5. Brad Camp
    October 30, 2013 at 10:06 pm

    Great review. I am still fairly new to ham mocking but I have been reading up on it for about a year now. I see the plethora of ways to hang a hammock and I’m excited but sometimes, I just want it to hang up. I have found that the webbing straps (Atlas straps in particular) have been the easiest to deal with as a newbie. I think you hit this nail on the head. I will continue to try out other hanging systems for fun, but until I get the hang of those, the chain web strap is the way to go!

    • Derek
      October 30, 2013 at 10:30 pm

      Thanks Brad. There are always trade-offs, and as you get more experience you may find that one method suits you better than another, or some factor is more important (weight, speed, bulk, etc.).

  6. Ash aka Tom
    January 31, 2014 at 11:39 pm

    Good post, I went with the Python Strap as I’ve seen some of my coworkers butts sag to the ground in the heat. A tip for any MIL hammockers – pick up an extra 3″ adjustable cobra belt, pretty cheap on base or online. You can use it as a wrap on a slick tree (I have no idea what it is but it is but the bark is slippery) and it works great on trailers, MRAPs or whatever luggable is around.

    I know a certain loadmaster (Karl, this is for you brother) who has two on his bag as compression straps so he can hang in his C117 – and if you read this Karl, which is likely because you emailed me the link, I want my ipod mini back and God help you if you’ve put any Bieber songs on it. Yes, Robert told me what you did to his (our older brother) and I’m fairly sure that was against the Geneva Conventions. Mom will kick your ass once she stops laughing.

  7. Womble
    March 5, 2014 at 8:18 am

    The Exped Ergo Hammock uses a daisy chain suspension, together with tree straps. The suspension can be obtained individually.


    • Derek
      March 5, 2014 at 8:21 am

      Fantastic! Thanks for sharing, Womble.

  8. May 13, 2014 at 6:54 pm

    I just ordered a set of the Phython Straps. I was really excited to see they are B-Corp certified! Wow! Certainly I want them to be strong and reliable, but being B-Corp is impressive.

  9. John Malcolm
    May 24, 2014 at 7:18 pm

    Still a bit confused about working load strength, breaking point, etc. I am a big honker. I weigh 355 lbs. I have a Trek Lite double rated at 400lbs. I am not convinced the ropes that come with it are as bad for trees as reported but in is small thing error on the side of the trees and get a strap suspension system. As a beginner I am inclined to follow Derek’s above advice and get a daisy chain type arrangement. I was thinking of the Python. It has a safe working load of 250 lbs. while understand there multiple variables I am wondering Python is heavy duty enough for me.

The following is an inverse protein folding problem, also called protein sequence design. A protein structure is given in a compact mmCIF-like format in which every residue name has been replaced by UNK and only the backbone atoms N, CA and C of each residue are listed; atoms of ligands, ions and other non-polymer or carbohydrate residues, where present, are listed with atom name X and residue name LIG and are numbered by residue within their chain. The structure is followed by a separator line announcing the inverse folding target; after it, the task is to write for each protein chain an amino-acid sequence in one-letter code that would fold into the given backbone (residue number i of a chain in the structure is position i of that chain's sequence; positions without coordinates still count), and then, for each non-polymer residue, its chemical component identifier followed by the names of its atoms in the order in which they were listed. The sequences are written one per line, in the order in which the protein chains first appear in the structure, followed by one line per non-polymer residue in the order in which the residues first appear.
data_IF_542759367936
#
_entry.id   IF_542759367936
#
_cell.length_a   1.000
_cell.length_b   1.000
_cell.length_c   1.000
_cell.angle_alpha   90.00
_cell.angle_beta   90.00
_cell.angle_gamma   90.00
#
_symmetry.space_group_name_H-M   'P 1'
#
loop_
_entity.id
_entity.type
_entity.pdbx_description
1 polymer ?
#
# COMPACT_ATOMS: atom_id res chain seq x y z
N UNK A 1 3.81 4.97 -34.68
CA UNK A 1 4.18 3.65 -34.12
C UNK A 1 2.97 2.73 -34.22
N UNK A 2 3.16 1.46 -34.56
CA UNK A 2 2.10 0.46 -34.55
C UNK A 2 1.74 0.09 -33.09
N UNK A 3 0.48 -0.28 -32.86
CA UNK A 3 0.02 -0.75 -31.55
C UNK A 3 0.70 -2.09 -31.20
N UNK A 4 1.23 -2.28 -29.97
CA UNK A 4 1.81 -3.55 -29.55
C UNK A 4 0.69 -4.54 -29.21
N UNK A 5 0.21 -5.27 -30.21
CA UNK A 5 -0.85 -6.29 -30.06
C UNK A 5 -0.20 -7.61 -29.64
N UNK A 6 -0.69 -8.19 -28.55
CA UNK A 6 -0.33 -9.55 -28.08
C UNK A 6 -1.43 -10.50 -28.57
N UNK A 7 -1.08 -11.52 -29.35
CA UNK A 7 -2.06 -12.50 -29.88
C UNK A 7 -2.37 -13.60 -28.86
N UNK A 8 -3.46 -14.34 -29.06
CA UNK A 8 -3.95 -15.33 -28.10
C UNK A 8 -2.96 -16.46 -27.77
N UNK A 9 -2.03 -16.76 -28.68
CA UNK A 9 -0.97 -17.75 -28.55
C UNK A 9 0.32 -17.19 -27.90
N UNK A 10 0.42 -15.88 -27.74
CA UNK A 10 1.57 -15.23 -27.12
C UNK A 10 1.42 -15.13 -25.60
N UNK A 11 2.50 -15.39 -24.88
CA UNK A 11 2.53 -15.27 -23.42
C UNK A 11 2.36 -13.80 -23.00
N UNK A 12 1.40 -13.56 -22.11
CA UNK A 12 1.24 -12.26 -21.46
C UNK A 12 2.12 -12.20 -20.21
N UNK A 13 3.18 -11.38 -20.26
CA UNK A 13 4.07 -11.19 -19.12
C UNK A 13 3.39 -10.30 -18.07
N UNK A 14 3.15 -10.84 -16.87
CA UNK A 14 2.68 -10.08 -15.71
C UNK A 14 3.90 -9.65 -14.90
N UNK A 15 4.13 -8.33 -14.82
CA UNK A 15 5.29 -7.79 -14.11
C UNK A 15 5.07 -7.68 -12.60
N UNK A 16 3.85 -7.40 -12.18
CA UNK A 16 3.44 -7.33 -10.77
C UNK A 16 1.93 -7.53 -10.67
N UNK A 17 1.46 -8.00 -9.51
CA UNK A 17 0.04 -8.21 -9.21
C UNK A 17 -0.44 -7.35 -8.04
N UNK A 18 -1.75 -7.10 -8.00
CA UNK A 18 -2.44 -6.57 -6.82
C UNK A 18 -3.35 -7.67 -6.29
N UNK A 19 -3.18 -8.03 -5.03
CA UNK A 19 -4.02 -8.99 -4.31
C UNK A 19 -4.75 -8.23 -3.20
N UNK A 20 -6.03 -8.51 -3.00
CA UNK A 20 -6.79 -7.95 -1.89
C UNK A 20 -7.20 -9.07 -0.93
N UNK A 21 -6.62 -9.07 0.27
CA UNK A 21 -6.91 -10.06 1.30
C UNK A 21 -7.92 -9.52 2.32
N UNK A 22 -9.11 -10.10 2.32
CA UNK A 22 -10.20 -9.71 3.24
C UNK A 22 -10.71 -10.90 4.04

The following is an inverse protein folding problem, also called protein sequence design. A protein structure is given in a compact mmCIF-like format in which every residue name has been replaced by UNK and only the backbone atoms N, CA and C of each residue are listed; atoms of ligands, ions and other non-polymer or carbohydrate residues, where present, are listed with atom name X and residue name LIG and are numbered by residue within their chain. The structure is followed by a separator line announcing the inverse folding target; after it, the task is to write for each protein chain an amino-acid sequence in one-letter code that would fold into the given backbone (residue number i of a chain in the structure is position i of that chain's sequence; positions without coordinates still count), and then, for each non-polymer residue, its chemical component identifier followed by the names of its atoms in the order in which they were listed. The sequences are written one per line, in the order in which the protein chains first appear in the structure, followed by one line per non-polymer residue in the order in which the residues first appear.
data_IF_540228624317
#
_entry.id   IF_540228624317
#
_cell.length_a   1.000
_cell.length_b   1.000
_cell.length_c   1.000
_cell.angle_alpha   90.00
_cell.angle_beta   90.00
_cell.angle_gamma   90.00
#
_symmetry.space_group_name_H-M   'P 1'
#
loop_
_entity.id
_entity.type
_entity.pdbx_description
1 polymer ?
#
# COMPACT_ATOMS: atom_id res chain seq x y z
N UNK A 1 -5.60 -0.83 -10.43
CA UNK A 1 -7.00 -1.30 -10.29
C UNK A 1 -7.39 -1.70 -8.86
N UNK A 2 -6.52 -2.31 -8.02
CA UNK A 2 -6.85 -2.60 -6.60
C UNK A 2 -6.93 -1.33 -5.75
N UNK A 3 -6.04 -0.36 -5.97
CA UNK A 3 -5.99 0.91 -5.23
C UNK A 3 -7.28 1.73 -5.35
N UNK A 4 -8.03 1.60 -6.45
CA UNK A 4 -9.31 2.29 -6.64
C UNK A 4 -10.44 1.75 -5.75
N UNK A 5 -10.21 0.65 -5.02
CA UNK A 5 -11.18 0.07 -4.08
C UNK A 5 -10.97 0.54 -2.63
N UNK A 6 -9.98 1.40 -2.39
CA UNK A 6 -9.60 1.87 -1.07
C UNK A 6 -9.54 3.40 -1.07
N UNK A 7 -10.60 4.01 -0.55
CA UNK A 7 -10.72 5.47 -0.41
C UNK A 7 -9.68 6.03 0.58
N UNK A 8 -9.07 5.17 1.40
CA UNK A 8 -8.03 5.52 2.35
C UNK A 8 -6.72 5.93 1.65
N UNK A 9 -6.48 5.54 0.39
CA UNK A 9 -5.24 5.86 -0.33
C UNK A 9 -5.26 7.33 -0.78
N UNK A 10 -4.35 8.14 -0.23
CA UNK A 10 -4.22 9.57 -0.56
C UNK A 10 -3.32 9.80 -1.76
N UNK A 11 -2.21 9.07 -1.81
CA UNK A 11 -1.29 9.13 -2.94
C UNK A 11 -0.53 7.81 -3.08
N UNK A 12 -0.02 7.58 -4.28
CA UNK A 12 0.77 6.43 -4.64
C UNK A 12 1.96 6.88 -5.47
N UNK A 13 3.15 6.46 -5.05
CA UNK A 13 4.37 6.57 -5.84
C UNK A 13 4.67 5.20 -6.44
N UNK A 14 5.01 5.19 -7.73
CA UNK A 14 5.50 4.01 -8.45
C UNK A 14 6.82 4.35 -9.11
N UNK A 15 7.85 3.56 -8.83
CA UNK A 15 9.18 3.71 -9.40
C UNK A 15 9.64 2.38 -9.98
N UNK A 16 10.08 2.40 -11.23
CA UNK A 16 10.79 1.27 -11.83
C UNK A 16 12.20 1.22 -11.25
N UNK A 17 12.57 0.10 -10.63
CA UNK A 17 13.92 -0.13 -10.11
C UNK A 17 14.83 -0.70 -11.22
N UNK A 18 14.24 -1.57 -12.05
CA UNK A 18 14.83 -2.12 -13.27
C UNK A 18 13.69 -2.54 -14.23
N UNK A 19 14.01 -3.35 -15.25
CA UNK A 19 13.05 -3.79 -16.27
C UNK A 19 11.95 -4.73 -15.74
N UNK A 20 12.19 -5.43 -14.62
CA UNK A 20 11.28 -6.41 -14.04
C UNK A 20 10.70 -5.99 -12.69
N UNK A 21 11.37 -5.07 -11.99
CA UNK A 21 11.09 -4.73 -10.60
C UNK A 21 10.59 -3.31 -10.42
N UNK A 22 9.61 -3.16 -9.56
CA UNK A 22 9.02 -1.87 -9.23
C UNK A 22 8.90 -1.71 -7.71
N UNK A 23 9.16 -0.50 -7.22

Two other questions: When measuring sit height – do I measure from the edge of the hammock when sitting ( where my knees are) or from the belly of the hammock, which is lower where my butt is)?

    The ridge line measurement for the calculator: is this info added only if we use an actual physical ridge line or should we enter the distance even if we are not using a ridge line?

    • Derek
      May 24, 2014 at 9:01 pm

      Sit height is the lowest point in the hammock.

      The ridge line can be virtual. It is the distance between the end points of the hammock and is calculated based on how long the hammock is and the angle of the hang. Adding a ridge line helps “lock in” that angle for the hammock.

      Breaking point is the fail point when the strap actually rips apart. Safe working load is a calculation–a percentage–to account for dynamic forces and strains on the system. A strap that has a 2,000 lbs breaking point will be rated lower to have a “safe working load.” Some companies rate their products lower than others because of their own risk factors or legal concerns. I know several hammock manufacturers that use similar fabrics but list different safe load limits.

      The Python or Atlas strap have a much higher breakpoint point

  10. Carl
    June 2, 2014 at 3:36 pm

    Hello Derek,

    I am new to hammocking, having just acquired one (GT SBP for those good with initals) plus your book, which I really enjoyed and continue to reference (along with internet forums) as I try to wrap my head around various issues before I head out and hang. One issue I’ve not seen addressed much – and would like your take on it:

    suppose I am quite prepared/eager to replace my hammock’s 5mm nylon rope supsension with polyester straps. I learned the Marlinespike hitch and like the simple idea of hooking the hammock end carabiner right to it. But I’ve noticed that my hammock uses the SAME type of 5mm rope/cord through the end channels. So if nylon cord is less than ideal due to stretch for the suspension line (as well as tree protection), shouldn’t the cord through the end channels be replaced as well? Or is it too short to matter? If end channel cord should be replaced, what options are there, with respect to both materials and connections? I know the whoopie sling is one, but I’m not sure about others.

    Would love to hear what you and others have to say. Thanks!

    • Derek
      June 2, 2014 at 4:18 pm

      Thanks Carl, and welcome! The end loops are too short to matter. The stretch is more cumulative over long distances. Other advantages of using different cordage for the end loops include lighter weight and less bulk for packing, or making accommodation for a specific type of hardware (e.g., Whoopie Hooks or Dutch Biners that require smaller diameter cord). In your case, if you are happy with the Marlinspike Hitch and end loops, you’ll be fine with what you have. I would only recommend smaller rope if you have other goals in mind.